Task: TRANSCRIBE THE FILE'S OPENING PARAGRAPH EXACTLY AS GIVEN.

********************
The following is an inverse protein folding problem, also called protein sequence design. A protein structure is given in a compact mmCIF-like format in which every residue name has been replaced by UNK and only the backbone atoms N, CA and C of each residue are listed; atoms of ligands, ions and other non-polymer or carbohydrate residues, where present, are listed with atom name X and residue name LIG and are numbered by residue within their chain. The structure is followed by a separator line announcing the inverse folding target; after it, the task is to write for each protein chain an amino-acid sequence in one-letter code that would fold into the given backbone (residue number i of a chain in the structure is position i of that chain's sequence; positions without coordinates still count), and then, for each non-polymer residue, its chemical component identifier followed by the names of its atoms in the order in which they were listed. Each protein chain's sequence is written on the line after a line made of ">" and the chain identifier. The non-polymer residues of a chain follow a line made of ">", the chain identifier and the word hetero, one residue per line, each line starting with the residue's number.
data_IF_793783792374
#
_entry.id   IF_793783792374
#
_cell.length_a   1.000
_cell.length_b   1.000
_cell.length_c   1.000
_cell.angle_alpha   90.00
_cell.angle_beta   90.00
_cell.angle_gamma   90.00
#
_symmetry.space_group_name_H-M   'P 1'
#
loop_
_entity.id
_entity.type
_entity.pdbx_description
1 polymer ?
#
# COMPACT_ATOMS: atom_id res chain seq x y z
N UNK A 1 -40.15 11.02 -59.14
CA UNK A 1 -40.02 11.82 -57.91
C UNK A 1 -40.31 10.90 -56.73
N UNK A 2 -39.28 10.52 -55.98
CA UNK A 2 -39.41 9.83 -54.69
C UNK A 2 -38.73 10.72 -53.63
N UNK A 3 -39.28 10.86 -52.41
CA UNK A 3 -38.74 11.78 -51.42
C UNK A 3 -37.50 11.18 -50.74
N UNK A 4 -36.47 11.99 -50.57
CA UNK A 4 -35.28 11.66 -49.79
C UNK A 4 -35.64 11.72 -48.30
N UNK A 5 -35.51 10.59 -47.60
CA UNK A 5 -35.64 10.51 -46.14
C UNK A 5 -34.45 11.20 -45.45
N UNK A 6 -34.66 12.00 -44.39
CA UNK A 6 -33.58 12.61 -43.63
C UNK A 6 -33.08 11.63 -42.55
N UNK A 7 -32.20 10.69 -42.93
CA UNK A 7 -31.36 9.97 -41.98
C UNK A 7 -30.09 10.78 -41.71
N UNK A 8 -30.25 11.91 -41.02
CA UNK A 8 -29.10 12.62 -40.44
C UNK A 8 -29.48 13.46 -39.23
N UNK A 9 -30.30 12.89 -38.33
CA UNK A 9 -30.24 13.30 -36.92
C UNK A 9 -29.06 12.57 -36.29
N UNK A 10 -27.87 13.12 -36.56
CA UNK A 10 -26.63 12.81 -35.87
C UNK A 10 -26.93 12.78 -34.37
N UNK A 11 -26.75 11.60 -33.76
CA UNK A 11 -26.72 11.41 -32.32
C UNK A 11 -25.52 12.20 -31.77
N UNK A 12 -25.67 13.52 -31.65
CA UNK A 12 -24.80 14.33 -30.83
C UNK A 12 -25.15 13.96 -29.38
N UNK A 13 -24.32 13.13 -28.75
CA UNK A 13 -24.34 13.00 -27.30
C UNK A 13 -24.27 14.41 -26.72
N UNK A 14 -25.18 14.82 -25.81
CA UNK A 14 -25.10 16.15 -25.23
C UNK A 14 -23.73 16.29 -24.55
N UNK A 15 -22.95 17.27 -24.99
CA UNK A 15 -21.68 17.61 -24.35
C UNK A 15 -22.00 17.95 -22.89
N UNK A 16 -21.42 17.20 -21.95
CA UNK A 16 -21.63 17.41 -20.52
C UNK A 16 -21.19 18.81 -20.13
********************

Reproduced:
The following is an inverse protein folding problem, also called protein sequence design. A protein structure is given in a compact mmCIF-like format in which every residue name has been replaced by UNK and only the backbone atoms N, CA and C of each residue are listed; atoms of ligands, ions and other non-polymer or carbohydrate residues, where present, are listed with atom name X and residue name LIG and are numbered by residue within their chain. The structure is followed by a separator line announcing the inverse folding target; after it, the task is to write for each protein chain an amino-acid sequence in one-letter code that would fold into the given backbone (residue number i of a chain in the structure is position i of that chain's sequence; positions without coordinates still count), and then, for each non-polymer residue, its chemical component identifier followed by the names of its atoms in the order in which they were listed. Each protein chain's sequence is written on the line after a line made of ">" and the chain identifier. The non-polymer residues of a chain follow a line made of ">", the chain identifier and the word hetero, one residue per line, each line starting with the residue's number.